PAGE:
FX Trading Scams
The role of social media in furthering financial crime is not slowing down. Following on from our previous blog series “How Social Media is used to Further Financial Crime – Part 1 and 2” which focussed on money mules, FINTRAIL has taken a deeper look into the world of FX or forex trading on social media platforms. FX trading scams are schemes used to defraud traders by convincing them that they can expect to gain a high profit by trading in the foreign exchange market.
Research and methodology
We decided to dig around to see just how widespread these forex scams are. FINTRAIL conducted research through inert observation without any direct contact, and using just four basic FX trading associated terms. We investigated accounts on two social media platforms: Instagram and Facebook. Once accounts were identified, these were manually reviewed to assess the activity.¹ What we found is detailed below.
Visual – A culmination of images are displayed on the profiles of these FX Scam pages. Key features include cash, cars, watches, designer clothes, stock market graphs and “evidence” that people have received large amounts of money directly into their bank accounts.
Language – The language used on the profiles followed a pattern: first, how much money you could make in a specified time period, then that investment was key and then finally a “DM” or WhatApp request for further details. One other key feature that popped up on some profiles was the phrase “I don’t like scammers”, which is ironic!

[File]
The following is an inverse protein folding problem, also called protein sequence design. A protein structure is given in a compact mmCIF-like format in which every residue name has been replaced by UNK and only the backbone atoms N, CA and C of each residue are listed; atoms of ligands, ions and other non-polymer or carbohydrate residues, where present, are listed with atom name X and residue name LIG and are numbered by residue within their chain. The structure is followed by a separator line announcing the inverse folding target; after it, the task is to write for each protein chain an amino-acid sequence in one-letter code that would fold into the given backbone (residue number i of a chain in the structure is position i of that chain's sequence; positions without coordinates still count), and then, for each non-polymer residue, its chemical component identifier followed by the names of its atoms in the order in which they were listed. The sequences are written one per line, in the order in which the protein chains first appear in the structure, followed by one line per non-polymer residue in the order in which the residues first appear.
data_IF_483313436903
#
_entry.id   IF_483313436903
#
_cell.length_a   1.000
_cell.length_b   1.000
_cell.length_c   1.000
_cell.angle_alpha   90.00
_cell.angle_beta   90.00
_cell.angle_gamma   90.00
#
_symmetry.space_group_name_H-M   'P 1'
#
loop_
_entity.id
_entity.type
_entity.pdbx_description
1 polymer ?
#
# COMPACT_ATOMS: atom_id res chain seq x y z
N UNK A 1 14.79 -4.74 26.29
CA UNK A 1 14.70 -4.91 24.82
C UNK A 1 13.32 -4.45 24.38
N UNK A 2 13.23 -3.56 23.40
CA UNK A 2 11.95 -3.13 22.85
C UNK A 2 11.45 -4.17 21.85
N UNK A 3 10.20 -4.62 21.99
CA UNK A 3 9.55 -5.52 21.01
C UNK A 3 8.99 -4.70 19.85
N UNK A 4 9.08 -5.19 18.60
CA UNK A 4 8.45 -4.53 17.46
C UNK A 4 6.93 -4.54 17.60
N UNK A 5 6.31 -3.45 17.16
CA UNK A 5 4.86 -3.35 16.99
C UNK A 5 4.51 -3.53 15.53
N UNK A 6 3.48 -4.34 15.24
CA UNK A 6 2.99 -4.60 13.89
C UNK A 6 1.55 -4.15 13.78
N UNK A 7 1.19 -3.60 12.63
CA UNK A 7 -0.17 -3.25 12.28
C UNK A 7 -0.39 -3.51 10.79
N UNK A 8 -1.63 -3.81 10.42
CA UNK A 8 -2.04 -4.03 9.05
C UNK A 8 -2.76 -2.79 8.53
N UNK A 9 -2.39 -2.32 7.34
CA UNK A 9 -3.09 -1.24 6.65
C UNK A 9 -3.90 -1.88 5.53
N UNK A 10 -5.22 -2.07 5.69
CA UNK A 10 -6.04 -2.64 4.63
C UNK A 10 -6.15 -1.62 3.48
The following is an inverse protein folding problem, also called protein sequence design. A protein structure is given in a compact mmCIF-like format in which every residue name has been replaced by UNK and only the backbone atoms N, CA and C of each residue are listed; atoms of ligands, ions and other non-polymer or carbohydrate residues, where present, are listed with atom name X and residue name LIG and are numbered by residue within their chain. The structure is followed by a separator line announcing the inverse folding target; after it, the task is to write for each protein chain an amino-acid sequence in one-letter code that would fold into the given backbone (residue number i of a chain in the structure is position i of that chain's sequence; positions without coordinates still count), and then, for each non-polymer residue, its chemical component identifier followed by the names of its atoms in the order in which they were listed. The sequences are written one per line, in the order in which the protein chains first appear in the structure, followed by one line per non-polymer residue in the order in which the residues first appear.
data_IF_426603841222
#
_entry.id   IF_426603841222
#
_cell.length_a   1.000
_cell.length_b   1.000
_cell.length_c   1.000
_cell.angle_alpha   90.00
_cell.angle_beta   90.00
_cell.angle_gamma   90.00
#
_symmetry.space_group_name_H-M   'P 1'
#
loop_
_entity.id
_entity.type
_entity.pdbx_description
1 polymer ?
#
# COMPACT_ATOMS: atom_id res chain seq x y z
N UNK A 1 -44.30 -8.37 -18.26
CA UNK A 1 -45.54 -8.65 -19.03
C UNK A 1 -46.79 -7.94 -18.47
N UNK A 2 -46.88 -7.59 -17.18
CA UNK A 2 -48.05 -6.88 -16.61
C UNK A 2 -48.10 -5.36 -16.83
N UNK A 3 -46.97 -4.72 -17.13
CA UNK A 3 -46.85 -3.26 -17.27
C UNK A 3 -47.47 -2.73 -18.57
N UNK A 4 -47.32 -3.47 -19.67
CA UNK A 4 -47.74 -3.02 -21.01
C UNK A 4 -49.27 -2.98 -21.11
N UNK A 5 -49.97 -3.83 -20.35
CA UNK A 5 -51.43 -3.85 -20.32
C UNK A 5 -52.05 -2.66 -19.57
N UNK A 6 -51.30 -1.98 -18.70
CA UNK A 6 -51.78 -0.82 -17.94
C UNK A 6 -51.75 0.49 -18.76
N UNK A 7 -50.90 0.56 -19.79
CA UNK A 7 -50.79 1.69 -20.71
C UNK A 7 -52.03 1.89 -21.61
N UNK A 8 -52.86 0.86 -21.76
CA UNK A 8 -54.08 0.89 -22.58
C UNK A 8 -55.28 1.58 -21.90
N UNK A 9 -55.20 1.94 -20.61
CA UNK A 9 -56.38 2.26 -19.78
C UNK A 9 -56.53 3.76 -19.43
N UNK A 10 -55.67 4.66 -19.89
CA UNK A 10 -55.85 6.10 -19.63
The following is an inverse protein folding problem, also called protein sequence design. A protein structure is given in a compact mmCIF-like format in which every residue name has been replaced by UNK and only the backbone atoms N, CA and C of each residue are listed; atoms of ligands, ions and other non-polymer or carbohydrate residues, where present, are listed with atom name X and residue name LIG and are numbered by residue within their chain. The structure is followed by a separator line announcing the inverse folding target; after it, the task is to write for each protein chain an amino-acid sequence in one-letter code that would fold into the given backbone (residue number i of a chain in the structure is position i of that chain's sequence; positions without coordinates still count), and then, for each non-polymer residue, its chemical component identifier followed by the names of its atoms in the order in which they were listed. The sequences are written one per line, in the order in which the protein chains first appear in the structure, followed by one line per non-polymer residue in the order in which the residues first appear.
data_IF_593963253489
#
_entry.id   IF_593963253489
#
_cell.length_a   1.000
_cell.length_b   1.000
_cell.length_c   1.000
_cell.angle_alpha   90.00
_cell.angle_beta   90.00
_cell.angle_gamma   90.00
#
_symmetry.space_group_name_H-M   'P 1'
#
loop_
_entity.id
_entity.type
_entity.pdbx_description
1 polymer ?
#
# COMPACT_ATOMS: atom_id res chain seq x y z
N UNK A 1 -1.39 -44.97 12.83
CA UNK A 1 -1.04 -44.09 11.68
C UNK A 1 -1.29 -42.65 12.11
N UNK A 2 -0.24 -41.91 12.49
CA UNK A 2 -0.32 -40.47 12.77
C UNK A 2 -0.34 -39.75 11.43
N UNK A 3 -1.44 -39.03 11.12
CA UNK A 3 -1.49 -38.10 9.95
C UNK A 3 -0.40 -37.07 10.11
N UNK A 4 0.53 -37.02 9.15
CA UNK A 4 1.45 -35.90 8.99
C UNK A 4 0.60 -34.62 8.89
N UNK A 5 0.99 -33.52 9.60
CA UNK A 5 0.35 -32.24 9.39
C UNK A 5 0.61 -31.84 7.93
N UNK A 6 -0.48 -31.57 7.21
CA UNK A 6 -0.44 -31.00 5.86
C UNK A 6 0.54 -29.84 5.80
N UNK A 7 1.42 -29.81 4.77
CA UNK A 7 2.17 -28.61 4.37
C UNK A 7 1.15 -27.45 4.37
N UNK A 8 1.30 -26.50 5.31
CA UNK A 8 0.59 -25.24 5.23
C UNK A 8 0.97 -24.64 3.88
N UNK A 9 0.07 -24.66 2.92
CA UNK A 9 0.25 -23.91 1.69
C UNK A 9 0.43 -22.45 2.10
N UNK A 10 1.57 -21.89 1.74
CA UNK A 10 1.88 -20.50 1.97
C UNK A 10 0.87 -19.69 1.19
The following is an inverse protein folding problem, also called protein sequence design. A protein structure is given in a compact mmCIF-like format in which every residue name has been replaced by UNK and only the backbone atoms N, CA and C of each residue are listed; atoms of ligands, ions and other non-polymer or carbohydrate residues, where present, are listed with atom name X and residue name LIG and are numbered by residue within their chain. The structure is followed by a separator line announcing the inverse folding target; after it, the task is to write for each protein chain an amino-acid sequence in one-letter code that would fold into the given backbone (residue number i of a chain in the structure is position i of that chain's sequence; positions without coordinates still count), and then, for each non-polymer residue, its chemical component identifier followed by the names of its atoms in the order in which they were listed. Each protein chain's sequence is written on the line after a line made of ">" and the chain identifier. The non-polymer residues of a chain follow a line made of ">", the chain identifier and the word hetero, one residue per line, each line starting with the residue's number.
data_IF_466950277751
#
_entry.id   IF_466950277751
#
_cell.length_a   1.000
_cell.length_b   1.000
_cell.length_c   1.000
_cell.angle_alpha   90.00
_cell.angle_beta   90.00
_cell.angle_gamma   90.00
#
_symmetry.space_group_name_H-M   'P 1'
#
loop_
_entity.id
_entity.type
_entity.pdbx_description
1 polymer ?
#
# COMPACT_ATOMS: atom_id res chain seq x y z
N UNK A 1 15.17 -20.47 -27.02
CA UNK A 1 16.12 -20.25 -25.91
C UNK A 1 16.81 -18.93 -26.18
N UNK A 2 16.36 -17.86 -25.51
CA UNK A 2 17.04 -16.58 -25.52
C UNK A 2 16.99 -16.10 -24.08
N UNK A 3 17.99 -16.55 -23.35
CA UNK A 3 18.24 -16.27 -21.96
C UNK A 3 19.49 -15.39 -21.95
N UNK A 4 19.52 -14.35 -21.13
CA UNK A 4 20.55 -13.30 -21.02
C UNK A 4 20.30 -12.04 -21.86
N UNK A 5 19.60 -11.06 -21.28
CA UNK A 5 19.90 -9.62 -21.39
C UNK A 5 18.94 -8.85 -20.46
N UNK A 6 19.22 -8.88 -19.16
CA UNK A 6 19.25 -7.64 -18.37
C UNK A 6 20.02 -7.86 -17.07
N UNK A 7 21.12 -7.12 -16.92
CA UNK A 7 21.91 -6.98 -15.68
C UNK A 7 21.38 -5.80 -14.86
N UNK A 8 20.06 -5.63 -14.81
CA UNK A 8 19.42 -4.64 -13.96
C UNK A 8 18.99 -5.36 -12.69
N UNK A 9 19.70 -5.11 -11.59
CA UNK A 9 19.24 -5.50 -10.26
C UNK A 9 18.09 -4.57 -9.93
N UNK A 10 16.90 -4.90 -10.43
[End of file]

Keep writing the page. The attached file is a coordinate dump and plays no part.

What is FX trading?
Foreign exchange trading, also known as FX trading or forex trading, is the exchange of different currencies on a decentralised global market. It provides the opportunity to speculate on price fluctuations within the FX market. The goal of FX trading is to forecast if one currency’s value will strengthen or weaken relative to another currency.
Due to the high gains that can be made from FX trading, we have seen multiple scams exploit victims who are looking to make a profit, fast. These scams are not new, but scammers have easier means of obtaining their victims thanks to social media. Instagram, Facebook and LinkedIn are swarming with accounts claiming to have the secrets to FX trading success—a quick “DM” or WhatsApp to the account’s owner will make you rich!
There have been many variations of forex scams over the years with three types currently being the most prominent:
- Robot scams – A Forex robot is a trading program that uses algorithms, or lines of computer code, as technical signals to open and close trades. Not all Forex robots are scams. However scammers tout their system’s ability to generate automatic trades that, even while you sleep, earn vast wealth.
- Signal sellers scams – Forex signal sellers are individuals who send out trade ideas which usually include a currency pair, direction, entry price, stop loss and target levels. Many of signal-seller scammers simply collect money from a certain number of traders and disappear. Some will recommend a good trade now and then, to allow the signal money to perpetuate. Although there are signal sellers who are honest and perform trade functions as intended, it pays to be skeptical.